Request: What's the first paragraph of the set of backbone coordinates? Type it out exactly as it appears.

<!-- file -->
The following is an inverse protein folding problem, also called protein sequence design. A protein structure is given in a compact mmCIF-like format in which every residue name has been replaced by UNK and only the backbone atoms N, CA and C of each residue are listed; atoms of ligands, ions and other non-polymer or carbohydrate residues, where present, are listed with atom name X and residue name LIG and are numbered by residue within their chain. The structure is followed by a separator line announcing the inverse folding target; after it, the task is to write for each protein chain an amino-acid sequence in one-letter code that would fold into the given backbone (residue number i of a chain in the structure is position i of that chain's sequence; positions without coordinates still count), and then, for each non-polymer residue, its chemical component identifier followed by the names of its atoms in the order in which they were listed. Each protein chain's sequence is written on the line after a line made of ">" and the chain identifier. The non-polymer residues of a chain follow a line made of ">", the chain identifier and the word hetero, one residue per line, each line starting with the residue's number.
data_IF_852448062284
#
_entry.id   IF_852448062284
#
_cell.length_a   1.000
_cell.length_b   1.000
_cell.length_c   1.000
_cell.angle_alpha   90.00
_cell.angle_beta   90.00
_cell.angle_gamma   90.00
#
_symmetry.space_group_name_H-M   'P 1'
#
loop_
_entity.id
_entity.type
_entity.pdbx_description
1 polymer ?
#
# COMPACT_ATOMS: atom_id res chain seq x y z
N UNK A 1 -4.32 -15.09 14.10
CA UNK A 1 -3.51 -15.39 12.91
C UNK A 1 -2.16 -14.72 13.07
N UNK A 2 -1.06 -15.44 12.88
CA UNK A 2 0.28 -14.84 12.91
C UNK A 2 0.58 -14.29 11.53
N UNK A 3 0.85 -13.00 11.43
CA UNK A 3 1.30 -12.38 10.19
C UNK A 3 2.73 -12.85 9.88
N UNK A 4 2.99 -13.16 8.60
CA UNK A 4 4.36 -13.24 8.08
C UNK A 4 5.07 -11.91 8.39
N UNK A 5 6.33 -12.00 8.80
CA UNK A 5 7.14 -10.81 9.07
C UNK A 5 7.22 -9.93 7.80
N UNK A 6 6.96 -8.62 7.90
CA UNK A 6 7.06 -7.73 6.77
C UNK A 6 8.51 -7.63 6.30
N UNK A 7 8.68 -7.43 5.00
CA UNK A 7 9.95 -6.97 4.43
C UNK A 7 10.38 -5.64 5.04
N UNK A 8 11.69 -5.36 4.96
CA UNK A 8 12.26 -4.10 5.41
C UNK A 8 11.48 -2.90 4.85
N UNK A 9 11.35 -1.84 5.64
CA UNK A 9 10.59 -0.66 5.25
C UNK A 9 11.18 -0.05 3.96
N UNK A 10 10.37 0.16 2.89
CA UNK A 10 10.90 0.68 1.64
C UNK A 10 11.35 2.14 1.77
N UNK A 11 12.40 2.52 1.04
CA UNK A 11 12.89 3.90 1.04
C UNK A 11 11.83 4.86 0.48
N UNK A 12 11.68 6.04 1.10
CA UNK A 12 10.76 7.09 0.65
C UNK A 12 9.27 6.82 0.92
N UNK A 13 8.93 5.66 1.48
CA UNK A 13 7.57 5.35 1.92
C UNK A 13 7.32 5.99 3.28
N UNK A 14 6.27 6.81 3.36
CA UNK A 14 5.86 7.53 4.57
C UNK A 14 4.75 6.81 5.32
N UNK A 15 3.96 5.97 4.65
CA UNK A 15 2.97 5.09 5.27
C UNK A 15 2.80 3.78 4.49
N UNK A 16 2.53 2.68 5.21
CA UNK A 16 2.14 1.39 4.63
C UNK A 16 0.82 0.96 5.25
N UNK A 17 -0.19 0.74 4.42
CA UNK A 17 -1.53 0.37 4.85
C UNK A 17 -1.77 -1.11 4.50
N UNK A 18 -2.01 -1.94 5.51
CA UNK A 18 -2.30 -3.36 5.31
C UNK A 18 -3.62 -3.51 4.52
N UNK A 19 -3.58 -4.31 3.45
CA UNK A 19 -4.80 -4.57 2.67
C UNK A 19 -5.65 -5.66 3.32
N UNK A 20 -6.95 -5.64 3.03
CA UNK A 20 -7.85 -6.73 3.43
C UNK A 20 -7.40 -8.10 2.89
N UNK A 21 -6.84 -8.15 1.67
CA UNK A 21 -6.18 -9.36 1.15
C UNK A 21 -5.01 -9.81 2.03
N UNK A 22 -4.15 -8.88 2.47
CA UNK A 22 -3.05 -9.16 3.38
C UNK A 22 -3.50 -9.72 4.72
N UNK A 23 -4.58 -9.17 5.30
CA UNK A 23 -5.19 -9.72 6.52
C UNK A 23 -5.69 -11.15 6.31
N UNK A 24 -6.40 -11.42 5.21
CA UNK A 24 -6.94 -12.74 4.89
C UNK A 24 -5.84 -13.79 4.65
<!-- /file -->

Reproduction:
The following is an inverse protein folding problem, also called protein sequence design. A protein structure is given in a compact mmCIF-like format in which every residue name has been replaced by UNK and only the backbone atoms N, CA and C of each residue are listed; atoms of ligands, ions and other non-polymer or carbohydrate residues, where present, are listed with atom name X and residue name LIG and are numbered by residue within their chain. The structure is followed by a separator line announcing the inverse folding target; after it, the task is to write for each protein chain an amino-acid sequence in one-letter code that would fold into the given backbone (residue number i of a chain in the structure is position i of that chain's sequence; positions without coordinates still count), and then, for each non-polymer residue, its chemical component identifier followed by the names of its atoms in the order in which they were listed. Each protein chain's sequence is written on the line after a line made of ">" and the chain identifier. The non-polymer residues of a chain follow a line made of ">", the chain identifier and the word hetero, one residue per line, each line starting with the residue's number.